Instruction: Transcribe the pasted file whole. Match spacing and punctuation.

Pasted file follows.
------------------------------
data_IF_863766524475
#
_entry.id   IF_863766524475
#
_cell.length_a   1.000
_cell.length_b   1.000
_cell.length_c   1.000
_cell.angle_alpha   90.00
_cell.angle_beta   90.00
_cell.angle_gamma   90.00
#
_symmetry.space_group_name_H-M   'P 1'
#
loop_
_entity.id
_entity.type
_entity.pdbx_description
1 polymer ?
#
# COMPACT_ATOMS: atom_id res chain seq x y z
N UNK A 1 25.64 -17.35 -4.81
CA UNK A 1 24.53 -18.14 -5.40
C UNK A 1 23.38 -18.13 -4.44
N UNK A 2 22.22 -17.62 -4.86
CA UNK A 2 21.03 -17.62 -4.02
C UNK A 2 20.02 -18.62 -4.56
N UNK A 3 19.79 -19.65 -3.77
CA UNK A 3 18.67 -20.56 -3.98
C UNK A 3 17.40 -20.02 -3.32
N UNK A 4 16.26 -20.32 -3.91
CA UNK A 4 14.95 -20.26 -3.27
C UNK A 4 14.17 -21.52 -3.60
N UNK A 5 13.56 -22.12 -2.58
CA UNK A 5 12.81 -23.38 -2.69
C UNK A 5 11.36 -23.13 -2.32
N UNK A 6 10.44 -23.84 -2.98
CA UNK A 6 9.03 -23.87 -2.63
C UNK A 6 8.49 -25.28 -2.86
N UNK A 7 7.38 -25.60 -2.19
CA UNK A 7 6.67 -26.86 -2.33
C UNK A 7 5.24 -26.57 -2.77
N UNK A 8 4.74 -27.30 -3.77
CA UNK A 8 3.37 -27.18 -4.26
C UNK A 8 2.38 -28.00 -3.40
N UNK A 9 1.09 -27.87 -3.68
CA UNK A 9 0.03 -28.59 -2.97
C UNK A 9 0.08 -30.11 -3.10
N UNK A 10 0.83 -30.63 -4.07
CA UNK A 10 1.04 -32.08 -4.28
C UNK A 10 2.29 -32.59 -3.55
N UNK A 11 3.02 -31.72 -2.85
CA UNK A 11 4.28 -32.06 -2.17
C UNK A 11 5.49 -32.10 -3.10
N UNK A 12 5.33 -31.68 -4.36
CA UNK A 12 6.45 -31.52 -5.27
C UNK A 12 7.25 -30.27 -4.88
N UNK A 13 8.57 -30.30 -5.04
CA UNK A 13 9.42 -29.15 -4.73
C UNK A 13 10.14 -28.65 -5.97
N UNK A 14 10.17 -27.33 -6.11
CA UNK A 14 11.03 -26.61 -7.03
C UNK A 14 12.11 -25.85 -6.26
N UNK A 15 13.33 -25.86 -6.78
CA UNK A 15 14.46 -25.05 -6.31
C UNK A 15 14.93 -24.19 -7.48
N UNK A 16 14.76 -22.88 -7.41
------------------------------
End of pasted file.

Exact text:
data_IF_863766524475
#
_entry.id   IF_863766524475
#
_cell.length_a   1.000
_cell.length_b   1.000
_cell.length_c   1.000
_cell.angle_alpha   90.00
_cell.angle_beta   90.00
_cell.angle_gamma   90.00
#
_symmetry.space_group_name_H-M   'P 1'
#
loop_
_entity.id
_entity.type
_entity.pdbx_description
1 polymer ?
#
# COMPACT_ATOMS: atom_id res chain seq x y z
N UNK A 1 25.64 -17.35 -4.81
CA UNK A 1 24.53 -18.14 -5.40
C UNK A 1 23.38 -18.13 -4.44
N UNK A 2 22.22 -17.62 -4.86
CA UNK A 2 21.03 -17.62 -4.02
C UNK A 2 20.02 -18.62 -4.56
N UNK A 3 19.79 -19.65 -3.77
CA UNK A 3 18.67 -20.56 -3.98
C UNK A 3 17.40 -20.02 -3.32
N UNK A 4 16.26 -20.32 -3.91
CA UNK A 4 14.95 -20.26 -3.27
C UNK A 4 14.17 -21.52 -3.60
N UNK A 5 13.56 -22.12 -2.58
CA UNK A 5 12.81 -23.38 -2.69
C UNK A 5 11.36 -23.13 -2.32
N UNK A 6 10.44 -23.84 -2.98
CA UNK A 6 9.03 -23.87 -2.63
C UNK A 6 8.49 -25.28 -2.86
N UNK A 7 7.38 -25.60 -2.19
CA UNK A 7 6.67 -26.86 -2.33
C UNK A 7 5.24 -26.57 -2.77
N UNK A 8 4.74 -27.30 -3.77
CA UNK A 8 3.37 -27.18 -4.26
C UNK A 8 2.38 -28.00 -3.40
N UNK A 9 1.09 -27.87 -3.68
CA UNK A 9 0.03 -28.59 -2.97
C UNK A 9 0.08 -30.11 -3.10
N UNK A 10 0.83 -30.63 -4.07
CA UNK A 10 1.04 -32.08 -4.28
C UNK A 10 2.29 -32.59 -3.55
N UNK A 11 3.02 -31.72 -2.85
CA UNK A 11 4.28 -32.06 -2.17
C UNK A 11 5.49 -32.10 -3.10
N UNK A 12 5.33 -31.68 -4.36
CA UNK A 12 6.45 -31.52 -5.27
C UNK A 12 7.25 -30.27 -4.88
N UNK A 13 8.57 -30.30 -5.04
CA UNK A 13 9.42 -29.15 -4.73
C UNK A 13 10.14 -28.65 -5.97
N UNK A 14 10.17 -27.33 -6.11
CA UNK A 14 11.03 -26.61 -7.03
C UNK A 14 12.11 -25.85 -6.26
N UNK A 15 13.33 -25.86 -6.78
CA UNK A 15 14.46 -25.05 -6.31
C UNK A 15 14.93 -24.19 -7.48
N UNK A 16 14.76 -22.88 -7.41